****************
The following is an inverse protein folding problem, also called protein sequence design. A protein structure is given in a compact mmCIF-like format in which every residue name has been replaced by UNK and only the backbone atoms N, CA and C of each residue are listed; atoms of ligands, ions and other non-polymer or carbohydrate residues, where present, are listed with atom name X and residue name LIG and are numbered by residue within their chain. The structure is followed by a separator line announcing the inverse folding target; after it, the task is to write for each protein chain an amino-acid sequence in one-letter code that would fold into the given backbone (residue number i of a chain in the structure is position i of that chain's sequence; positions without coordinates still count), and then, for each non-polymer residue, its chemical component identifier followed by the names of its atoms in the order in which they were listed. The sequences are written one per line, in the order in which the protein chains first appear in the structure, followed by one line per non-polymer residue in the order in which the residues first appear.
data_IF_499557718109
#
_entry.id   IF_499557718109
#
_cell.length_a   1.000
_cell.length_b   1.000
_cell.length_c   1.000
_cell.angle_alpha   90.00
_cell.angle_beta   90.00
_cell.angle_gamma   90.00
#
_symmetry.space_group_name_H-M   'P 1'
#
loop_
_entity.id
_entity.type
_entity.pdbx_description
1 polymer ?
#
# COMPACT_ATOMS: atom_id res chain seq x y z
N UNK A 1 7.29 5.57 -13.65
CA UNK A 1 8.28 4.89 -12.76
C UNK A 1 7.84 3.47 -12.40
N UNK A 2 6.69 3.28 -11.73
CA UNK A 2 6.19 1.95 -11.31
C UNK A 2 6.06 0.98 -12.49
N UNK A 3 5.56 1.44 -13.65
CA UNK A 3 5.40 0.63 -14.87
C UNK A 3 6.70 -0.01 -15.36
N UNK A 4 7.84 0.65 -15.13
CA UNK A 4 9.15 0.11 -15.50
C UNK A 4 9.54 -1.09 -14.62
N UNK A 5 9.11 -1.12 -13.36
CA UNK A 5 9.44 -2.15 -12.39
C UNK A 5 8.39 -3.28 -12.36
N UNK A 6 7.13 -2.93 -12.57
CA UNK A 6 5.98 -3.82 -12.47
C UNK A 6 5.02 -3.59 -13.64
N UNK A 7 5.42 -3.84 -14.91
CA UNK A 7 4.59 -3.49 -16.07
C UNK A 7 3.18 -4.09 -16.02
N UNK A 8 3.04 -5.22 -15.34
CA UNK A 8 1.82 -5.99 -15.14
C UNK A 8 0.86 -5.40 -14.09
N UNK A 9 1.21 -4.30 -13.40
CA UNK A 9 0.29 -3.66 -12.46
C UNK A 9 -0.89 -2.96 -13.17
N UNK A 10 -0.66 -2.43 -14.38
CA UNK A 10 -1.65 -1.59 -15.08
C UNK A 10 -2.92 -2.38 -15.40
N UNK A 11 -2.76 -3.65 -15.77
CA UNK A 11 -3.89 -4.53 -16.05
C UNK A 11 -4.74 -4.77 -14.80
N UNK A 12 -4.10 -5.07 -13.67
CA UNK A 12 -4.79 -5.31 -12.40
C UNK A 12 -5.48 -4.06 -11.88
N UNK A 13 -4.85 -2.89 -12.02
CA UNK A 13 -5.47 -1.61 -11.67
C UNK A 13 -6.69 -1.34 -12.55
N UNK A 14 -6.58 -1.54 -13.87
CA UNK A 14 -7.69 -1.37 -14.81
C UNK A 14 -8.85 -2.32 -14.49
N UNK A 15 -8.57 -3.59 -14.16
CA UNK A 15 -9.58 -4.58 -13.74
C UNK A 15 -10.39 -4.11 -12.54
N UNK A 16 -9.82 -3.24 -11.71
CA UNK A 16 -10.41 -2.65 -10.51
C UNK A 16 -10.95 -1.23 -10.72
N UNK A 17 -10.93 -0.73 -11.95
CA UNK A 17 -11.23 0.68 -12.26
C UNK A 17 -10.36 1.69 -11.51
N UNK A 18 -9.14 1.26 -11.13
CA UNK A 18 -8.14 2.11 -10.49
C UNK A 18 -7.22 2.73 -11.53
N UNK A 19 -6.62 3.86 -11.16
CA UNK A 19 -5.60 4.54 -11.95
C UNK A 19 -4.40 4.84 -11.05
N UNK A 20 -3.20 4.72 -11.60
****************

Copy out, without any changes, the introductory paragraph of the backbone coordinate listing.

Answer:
The following is an inverse protein folding problem, also called protein sequence design. A protein structure is given in a compact mmCIF-like format in which every residue name has been replaced by UNK and only the backbone atoms N, CA and C of each residue are listed; atoms of ligands, ions and other non-polymer or carbohydrate residues, where present, are listed with atom name X and residue name LIG and are numbered by residue within their chain. The structure is followed by a separator line announcing the inverse folding target; after it, the task is to write for each protein chain an amino-acid sequence in one-letter code that would fold into the given backbone (residue number i of a chain in the structure is position i of that chain's sequence; positions without coordinates still count), and then, for each non-polymer residue, its chemical component identifier followed by the names of its atoms in the order in which they were listed. The sequences are written one per line, in the order in which the protein chains first appear in the structure, followed by one line per non-polymer residue in the order in which the residues first appear.